“This study of HDL-raising treatment is extremely important, and a natural follow-up to our Heart Protection Study of LDL-lowering therapy” said Dr Armitage “As with HPS, it will involve 20,000 participants at elevated risk of vascular disease so, like HPS, it will be able to give us really reliable results. Vascular disease is a major killer in the developed world and, increasingly, in the developing world. In addition to encouraging preventive lifestyle measures, we need to find even better preventive treatments. This new treatment should produce an average increase in HDL cholesterol of around 20%, which might realistically translate into a reduction of about one fifth in the risk of suffering a heart attack or stroke, or of being killed by vascular disease.”

Margaret Willson | alfa
Further information:
http://www.mwcommunications.org.uk

More articles from Studies and Analyses:

nachricht Europe’s Demographic Future. Where the Regions Are Heading after a Decade of Crises
10.08.2017 | Berlin-Institut für Bevölkerung und Entwicklung

nachricht Scientists reveal source of human heartbeat in 3-D
07.08.2017 | University of Manchester

All articles from Studies and Analyses >>>

The most recent press releases about innovation >>>

Die letzten 5 Focus-News des innovations-reports im Überblick:

Im Focus: Fizzy soda water could be key to clean manufacture of flat wonder material: Graphene

Whether you call it effervescent, fizzy, or sparkling, carbonated water is making a comeback as a beverage. Aside from quenching thirst, researchers at the University of Illinois at Urbana-Champaign have discovered a new use for these "bubbly" concoctions that will have major impact on the manufacturer of the world's thinnest, flattest, and one most useful materials -- graphene.

As graphene's popularity grows as an advanced "wonder" material, the speed and quality at which it can be manufactured will be paramount. With that in mind,...

Im Focus: Exotic quantum states made from light: Physicists create optical “wells” for a super-photon

Physicists at the University of Bonn have managed to create optical hollows and more complex patterns into which the light of a Bose-Einstein condensate flows. The creation of such highly low-loss structures for light is a prerequisite for complex light circuits, such as for quantum information processing for a new generation of computers. The researchers are now presenting their results in the journal Nature Photonics.

Light particles (photons) occur as tiny, indivisible portions. Many thousands of these light portions can be merged to form a single super-photon if they are...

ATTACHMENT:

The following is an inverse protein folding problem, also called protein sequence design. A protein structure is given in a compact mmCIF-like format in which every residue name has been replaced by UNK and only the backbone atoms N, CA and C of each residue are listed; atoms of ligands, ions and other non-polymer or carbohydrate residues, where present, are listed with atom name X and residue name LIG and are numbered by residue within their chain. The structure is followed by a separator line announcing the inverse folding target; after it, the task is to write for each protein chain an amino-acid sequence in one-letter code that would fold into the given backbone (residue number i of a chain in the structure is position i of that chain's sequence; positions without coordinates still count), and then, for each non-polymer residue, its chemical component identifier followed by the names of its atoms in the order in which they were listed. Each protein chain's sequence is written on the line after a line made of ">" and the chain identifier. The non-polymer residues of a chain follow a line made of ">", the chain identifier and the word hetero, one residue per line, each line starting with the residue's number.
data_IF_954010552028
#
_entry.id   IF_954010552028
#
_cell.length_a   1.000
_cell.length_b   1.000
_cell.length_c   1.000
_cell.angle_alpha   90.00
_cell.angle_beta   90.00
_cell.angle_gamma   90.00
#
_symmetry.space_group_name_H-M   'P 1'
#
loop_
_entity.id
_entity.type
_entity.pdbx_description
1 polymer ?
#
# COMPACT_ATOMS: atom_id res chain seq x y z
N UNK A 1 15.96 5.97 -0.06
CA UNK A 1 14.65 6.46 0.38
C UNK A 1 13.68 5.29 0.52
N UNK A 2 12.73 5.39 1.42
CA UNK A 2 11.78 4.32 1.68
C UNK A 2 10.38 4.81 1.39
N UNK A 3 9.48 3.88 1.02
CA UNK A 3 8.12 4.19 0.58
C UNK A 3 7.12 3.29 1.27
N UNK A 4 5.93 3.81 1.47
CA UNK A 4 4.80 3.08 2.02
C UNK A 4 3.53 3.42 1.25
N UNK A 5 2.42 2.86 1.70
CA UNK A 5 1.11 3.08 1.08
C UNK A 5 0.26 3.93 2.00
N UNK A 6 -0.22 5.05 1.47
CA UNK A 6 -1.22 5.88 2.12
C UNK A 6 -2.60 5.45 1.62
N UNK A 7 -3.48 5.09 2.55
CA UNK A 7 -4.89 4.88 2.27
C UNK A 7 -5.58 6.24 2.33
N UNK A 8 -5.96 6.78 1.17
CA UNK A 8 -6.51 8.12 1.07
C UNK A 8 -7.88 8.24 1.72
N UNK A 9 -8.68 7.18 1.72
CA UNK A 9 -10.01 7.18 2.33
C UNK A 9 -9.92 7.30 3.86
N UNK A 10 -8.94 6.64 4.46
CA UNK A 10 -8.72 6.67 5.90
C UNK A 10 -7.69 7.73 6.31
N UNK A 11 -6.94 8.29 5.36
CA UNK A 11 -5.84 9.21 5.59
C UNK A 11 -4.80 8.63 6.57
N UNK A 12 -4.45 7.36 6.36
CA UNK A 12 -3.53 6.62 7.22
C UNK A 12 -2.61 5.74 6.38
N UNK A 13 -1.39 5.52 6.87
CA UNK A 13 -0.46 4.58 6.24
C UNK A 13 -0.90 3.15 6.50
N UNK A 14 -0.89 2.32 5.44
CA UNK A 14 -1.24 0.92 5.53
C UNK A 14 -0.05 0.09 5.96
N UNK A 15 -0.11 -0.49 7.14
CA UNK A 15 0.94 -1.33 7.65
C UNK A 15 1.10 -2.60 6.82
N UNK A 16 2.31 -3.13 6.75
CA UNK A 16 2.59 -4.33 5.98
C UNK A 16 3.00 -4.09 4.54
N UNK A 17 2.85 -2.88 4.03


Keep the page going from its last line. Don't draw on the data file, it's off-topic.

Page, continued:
Im Focus: Circular RNA linked to brain function

For the first time, scientists have shown that circular RNA is linked to brain function. When a RNA molecule called Cdr1as was deleted from the genome of mice, the animals had problems filtering out unnecessary information – like patients suffering from neuropsychiatric disorders.

While hundreds of circular RNAs (circRNAs) are abundant in mammalian brains, one big question has remained unanswered: What are they actually good for? In the...

Im Focus: RAVAN CubeSat measures Earth's outgoing energy

An experimental small satellite has successfully collected and delivered data on a key measurement for predicting changes in Earth's climate.

The Radiometer Assessment using Vertically Aligned Nanotubes (RAVAN) CubeSat was launched into low-Earth orbit on Nov. 11, 2016, in order to test new...

Im Focus: Scientists shine new light on the “other high temperature superconductor”

A study led by scientists of the Max Planck Institute for the Structure and Dynamics of Matter (MPSD) at the Center for Free-Electron Laser Science in Hamburg presents evidence of the coexistence of superconductivity and “charge-density-waves” in compounds of the poorly-studied family of bismuthates. This observation opens up new perspectives for a deeper understanding of the phenomenon of high-temperature superconductivity, a topic which is at the core of condensed matter research since more than 30 years. The paper by Nicoletti et al has been published in the PNAS.

Since the beginning of the 20th century, superconductivity had been observed in some metals at temperatures only a few degrees above the absolute zero (minus...

All Focus news of the innovation-report >>>

Anzeige

Anzeige

Event News

Call for Papers – ICNFT 2018, 5th International Conference on New Forming Technology

16.08.2017 | Event News

Sustainability is the business model of tomorrow

04.08.2017 | Event News

Clash of Realities 2017: Registration now open. International Conference at TH Köln

26.07.2017 | Event News

 
Latest News

A Map of the Cell’s Power Station

18.08.2017 | Life Sciences

Engineering team images tiny quasicrystals as they form

18.08.2017 | Physics and Astronomy

Researchers printed graphene-like materials with inkjet

18.08.2017 | Materials Sciences

VideoLinks
B2B-VideoLinks
More VideoLinks >>>